Mr. Morse is one of the most hyperproductive musicians progressive rock scene has ever seen and that’s a fact. As we know, quantity doesn’t necessarily means quality, but when it comes to this 52 year Nashville based bloke you can know that every new release he puts out has to offer a lot for everyone. With the new album under his belt (unlike the last year’s Testimony 2), Morse turns more towards virtuosic sympho-prog rock, that is structurally close to what was done on Sola Scriptura (2007). With the pretty consistent studio line-up comprised of Mike Portnoy on drums and Randy George on bass, Momentum kind of feels as a record that floats easy for its something more than 60 minutes.
It comes with pretty much fixed tempo, with an exception of the only ballad off the album Smoke and Mirrors, showing all its complexity and the technical abilities of the musicians on an astounding level. Being involved in so many projects over the years could make us think that his inspiration has already reached the ultimate frequency, but no matter if he is with Transatlantic or solo or most recently with Flying Colors, his deeds show that there is still so much to be told.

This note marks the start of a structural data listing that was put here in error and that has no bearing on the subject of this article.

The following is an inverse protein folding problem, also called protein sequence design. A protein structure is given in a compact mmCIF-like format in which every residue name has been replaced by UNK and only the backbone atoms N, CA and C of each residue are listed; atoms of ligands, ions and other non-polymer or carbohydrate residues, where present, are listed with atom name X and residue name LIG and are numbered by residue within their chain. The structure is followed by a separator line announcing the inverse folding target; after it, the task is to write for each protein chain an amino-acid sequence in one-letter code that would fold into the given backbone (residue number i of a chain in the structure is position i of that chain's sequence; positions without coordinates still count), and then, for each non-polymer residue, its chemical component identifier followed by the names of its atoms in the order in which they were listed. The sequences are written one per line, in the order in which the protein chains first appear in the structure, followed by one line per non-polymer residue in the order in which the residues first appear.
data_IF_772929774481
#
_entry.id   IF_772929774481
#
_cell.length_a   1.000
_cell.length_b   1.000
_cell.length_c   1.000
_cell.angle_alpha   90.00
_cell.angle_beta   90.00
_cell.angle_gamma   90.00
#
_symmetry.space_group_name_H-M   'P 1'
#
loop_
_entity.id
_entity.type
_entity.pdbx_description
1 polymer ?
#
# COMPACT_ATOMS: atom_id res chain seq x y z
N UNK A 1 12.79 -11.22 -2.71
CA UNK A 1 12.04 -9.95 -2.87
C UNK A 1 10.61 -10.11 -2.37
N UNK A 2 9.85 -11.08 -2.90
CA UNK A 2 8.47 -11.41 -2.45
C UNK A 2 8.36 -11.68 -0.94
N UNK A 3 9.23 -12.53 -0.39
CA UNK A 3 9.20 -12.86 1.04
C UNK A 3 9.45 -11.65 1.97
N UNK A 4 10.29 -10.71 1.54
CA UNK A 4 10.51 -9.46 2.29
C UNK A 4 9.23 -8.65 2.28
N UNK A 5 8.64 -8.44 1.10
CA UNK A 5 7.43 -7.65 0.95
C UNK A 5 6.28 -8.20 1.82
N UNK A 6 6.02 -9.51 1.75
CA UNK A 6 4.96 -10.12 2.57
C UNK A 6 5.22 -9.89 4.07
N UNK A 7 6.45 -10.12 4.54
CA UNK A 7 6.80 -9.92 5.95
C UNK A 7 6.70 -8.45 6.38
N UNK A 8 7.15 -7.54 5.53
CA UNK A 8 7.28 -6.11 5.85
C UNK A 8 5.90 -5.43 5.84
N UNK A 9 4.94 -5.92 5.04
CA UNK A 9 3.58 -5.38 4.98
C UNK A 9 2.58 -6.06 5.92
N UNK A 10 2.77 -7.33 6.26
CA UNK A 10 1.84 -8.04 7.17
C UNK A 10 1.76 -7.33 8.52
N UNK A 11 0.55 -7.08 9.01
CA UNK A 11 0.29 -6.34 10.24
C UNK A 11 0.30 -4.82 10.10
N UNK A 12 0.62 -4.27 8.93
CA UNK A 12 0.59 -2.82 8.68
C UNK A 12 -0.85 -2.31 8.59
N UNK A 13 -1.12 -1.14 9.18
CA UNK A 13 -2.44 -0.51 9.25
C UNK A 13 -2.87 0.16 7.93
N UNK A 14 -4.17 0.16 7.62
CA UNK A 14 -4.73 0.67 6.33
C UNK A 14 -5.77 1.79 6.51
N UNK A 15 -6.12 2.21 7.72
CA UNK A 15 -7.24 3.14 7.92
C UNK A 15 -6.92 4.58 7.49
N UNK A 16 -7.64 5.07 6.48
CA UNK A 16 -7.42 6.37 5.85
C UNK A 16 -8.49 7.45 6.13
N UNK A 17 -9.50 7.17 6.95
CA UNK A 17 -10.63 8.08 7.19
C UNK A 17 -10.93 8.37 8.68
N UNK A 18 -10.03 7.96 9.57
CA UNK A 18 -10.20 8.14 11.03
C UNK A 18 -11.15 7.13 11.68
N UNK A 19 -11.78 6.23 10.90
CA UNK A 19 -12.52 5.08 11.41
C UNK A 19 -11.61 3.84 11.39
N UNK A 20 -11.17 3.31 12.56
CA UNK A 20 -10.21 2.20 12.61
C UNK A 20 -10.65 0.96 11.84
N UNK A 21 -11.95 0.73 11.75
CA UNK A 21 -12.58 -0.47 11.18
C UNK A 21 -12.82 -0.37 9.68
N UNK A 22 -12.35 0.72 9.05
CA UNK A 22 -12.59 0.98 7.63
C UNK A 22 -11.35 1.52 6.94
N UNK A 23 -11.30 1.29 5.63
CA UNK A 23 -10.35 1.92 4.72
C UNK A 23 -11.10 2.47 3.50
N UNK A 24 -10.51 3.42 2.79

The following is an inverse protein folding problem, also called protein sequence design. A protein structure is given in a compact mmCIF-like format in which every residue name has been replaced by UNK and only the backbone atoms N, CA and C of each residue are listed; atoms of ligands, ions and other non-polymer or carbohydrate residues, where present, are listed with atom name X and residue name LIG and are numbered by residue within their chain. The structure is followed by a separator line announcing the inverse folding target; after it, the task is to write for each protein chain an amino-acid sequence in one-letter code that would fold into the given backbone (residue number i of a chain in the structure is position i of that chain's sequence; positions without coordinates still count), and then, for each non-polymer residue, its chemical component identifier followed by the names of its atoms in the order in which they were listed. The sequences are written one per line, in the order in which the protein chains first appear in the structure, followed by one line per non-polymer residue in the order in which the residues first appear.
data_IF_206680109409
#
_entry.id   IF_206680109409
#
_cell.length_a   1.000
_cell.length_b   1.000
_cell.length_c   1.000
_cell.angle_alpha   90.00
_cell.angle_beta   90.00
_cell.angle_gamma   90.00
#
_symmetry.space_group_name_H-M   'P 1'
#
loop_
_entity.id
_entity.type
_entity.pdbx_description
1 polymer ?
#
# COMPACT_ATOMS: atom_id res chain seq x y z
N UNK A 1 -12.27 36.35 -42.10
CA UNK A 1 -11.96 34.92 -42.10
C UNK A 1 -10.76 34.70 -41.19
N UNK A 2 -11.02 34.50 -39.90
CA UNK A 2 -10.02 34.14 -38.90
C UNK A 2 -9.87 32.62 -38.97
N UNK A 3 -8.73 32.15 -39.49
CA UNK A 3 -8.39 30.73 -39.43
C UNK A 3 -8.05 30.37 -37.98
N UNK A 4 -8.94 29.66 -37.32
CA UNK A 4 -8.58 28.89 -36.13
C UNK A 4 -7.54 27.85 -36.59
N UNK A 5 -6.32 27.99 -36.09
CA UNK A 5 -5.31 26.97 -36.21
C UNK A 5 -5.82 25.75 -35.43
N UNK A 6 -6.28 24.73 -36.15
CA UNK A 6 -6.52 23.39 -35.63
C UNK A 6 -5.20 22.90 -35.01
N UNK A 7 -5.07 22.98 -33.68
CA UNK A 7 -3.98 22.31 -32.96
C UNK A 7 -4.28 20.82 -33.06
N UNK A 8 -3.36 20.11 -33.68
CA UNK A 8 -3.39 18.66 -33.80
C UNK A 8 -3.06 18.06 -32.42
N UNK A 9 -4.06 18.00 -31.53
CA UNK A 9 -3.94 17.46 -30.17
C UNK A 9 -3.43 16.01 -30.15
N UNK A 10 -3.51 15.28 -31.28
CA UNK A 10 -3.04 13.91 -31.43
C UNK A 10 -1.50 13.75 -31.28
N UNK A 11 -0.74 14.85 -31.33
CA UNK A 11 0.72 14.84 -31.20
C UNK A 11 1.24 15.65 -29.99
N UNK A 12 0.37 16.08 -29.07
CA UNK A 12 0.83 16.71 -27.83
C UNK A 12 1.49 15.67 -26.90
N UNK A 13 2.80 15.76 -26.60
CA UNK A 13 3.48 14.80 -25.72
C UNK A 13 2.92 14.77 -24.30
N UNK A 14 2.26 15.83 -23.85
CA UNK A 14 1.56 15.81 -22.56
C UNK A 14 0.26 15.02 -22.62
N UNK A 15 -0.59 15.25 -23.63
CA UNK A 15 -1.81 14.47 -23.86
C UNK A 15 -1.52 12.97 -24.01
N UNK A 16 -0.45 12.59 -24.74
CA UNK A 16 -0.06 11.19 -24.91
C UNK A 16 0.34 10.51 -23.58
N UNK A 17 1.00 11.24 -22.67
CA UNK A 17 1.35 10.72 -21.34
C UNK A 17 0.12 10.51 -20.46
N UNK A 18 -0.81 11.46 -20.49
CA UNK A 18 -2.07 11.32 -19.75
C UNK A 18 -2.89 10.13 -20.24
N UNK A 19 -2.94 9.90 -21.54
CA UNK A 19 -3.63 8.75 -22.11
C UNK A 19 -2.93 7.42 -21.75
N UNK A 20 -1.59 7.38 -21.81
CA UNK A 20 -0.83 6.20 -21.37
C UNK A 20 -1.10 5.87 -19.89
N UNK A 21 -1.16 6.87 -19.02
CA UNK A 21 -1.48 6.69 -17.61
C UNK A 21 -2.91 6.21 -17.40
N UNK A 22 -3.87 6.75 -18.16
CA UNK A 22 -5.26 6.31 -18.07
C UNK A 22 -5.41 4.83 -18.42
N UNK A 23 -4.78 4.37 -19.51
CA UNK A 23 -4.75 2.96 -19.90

As I mentioned, Momentum relies heavily on the symphonic side of the genre, but unlikely the latest The Flower Kings album Banks of Eden, it builds up straight from the beginning to a fast, energetic opus that flirts with the heavy side. Indeed, Momentum has quite a few heavy parts that won’t certainly raise eyebrows of the die-hard fans.
First five songs could be seen just as an introduction to the album’s grand finale, the 34 minutes epic World Without End, which is interestingly the longest single-piece track Morse have written as a solo artist.
From the opening self-titled song it’s evident that the album exudes freshness and there’s evident enjoyment in what the Morse band delivers here. Mentioned Smoke and Mirrors is a classic Neal Morse ballad, coming with nice acoustic guitarwork. Weathering Sky, a track that was premiered with the video, contains a vocal effect in the vein of Richie Sambora (check below to see what I’m talking about). Overall, it’s an uplifting piece.
World Without End, the grand finale of the album in six parts, is the perfect example of the best of Neal Morse’s craftsmanship. Both guitar and keyboard work, accompanied with flawless drumming by Portnoy and guitar solos by young Brazilian Andre Sodre (who won the audition to be the part of Neal’s live line-up) classify this piece in one of the best works Morse have written. Impressive.
A thought comes to my mind: if the fans were not satisfied with how Testimony 2 turned out, Momentum sets back to the right lane. A strong pretender to become the best progressive album of 2012. Highly recommendable.
1. Momentum (6:25)
2. Thoughts Part 5 (7:51)
3. Smoke and Mirrors (4:38)
4. Weathering Sky (4:15)
5. Freak (4:29)
6. World Without End (33:39)
* Neal Morse – keyboards, guitars, vocals
* Randy George – bass
* Mike Portnoy – drums
* Andre Sodre – guitar